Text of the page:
The state's overall mortality rate of COVID-19 is under 1.6% now, down from nearly 4.5% in mid-May. And Kentucky’s rate remains significantly below rates in Indiana, where it is 2.7%, and Ohio, where it is at 3.4%.
Those differences may look small, but with tens of thousands of cases, they’re having a big impact. For example, Ohio has about twice as many infections as Kentucky, but it has more than four times as many deaths.
In Ohio, one person dies for every 31 infections. In Kentucky, it’s one in every 63.
Gov. Andy Beshear said in Thursday’s COVID-19 news conference that he believes that many groups deserve credit for Kentucky’s superior performance.
Hospital systems have done a “phenomenal job,” he said, and the state has clearly communicated when people need to get tested and when they need to seek care.
Beshear also credited his father, former Gov. Steve Beshear, for expanding Medicaid in 2013, which provided health insurance to an additional 450,000 Kentuckians. That better access to care has saved “thousands” of lives, Andy Beshear said.
Stack said the overall mortality rate of COVID-19 won’t be known for a while, but health experts predict the rate will end up somewhere between 0.7% and 1.5%
While that may not sound very high, Stack said the rate is still “alarming” because the virus remains, on average, about 10 times as lethal as the flu.
During the 2019/2020 flu season, 38.2 million people in the U.S. got sick, and nearly 22,000 died, according to data from the Centers for Disease Control and Prevention. This year, COVID-19 has already killed more than 210,000 people. That death toll likely would be significantly higher if not for the steps the nation has taken to curb the spread of the disease.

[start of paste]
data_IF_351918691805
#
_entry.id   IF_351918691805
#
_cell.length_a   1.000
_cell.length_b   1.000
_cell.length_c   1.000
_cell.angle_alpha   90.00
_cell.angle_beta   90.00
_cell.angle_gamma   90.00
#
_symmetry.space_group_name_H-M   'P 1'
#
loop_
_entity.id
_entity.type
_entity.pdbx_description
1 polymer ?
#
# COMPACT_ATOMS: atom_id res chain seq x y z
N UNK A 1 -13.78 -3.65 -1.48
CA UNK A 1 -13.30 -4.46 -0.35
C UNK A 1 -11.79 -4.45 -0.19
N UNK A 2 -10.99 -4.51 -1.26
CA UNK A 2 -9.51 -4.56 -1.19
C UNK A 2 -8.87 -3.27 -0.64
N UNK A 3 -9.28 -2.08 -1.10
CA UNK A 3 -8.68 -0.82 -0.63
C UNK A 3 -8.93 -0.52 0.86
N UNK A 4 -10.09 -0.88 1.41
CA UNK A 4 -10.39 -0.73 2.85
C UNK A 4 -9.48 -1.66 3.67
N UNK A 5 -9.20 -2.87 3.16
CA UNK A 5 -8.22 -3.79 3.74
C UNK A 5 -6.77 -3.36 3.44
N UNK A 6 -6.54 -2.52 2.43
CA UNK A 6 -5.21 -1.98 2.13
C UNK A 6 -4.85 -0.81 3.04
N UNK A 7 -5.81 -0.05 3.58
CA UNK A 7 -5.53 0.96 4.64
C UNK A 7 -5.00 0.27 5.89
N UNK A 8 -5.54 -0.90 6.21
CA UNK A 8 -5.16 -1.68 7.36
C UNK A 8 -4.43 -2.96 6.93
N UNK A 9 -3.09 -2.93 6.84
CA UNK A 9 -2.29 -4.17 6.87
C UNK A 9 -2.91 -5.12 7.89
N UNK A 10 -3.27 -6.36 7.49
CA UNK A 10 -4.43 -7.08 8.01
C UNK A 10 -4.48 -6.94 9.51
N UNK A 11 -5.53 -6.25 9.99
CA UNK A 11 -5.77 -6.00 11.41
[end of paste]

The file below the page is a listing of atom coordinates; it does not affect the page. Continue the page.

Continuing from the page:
State data also shows that for people under 50, COVID-19 is about five times as lethal than the flu. The flu mortality rate for people under 50 in the U.S. is 0.01%. In Kentucky the COVID-19 mortality rate for the same population has been 0.05% since early June. Put another way, people under 50 have a 99.99% chance of surviving the flu and a 99.95% chance of surviving COVID-19.
While those numbers might suggest that Kentucky should ease up on pandemic restrictions, mortality rates for people older than 50 do not.
For people over 50, COVID-19 is about 19 times deadlier than the flu, according to data from the state and the CDC.
In the 2019/20 flu season, nearly 28 million people under 50 got sick, but only 3,103 people died. During the same season, nearly 10.4 million people 50 and older got the flu, and nearly 19,000 died.
If flu were as deadly as COVID-19, for people under 50, 28 million infections would produce about 14,000 deaths, or about 11,200 more than died from the flu.
But for people aged 50 and older, 10.4 million COVID-19 infections would produce 361,000 deaths.
If that still sounds benign compared to early projections in the pandemic, consider that the calculation of 361,000 deaths is based on Kentucky's 50-and-older mortality rate since early June. A flu-like pandemic, with 10 million infections among people 50 and older at Kentucky's pre-June mortality rate would produce nearly 1 million deaths.
And those calculations exclude people who survive the disease but deal with long-term complications, many of which may not yet be known.
Stack said Wednesday that while a lot of things are improving, even the current COVID-19 mortality and hospitalization rates could easily crush the state’s health care system and morgues.
“I’ve done this math before: If one-and-a-half million, one third of our people get sick over a year, and 1% die, it’s 15,000 deaths,” he said.
“And if you have five times that admitted to the hospital, it’s 75,000 hospitalizations with an average length of stay of at least five days or so.
“It would overwhelm the hospitals,” Stack said.
Copyright 2020 WDRB Media. All Rights Reserved.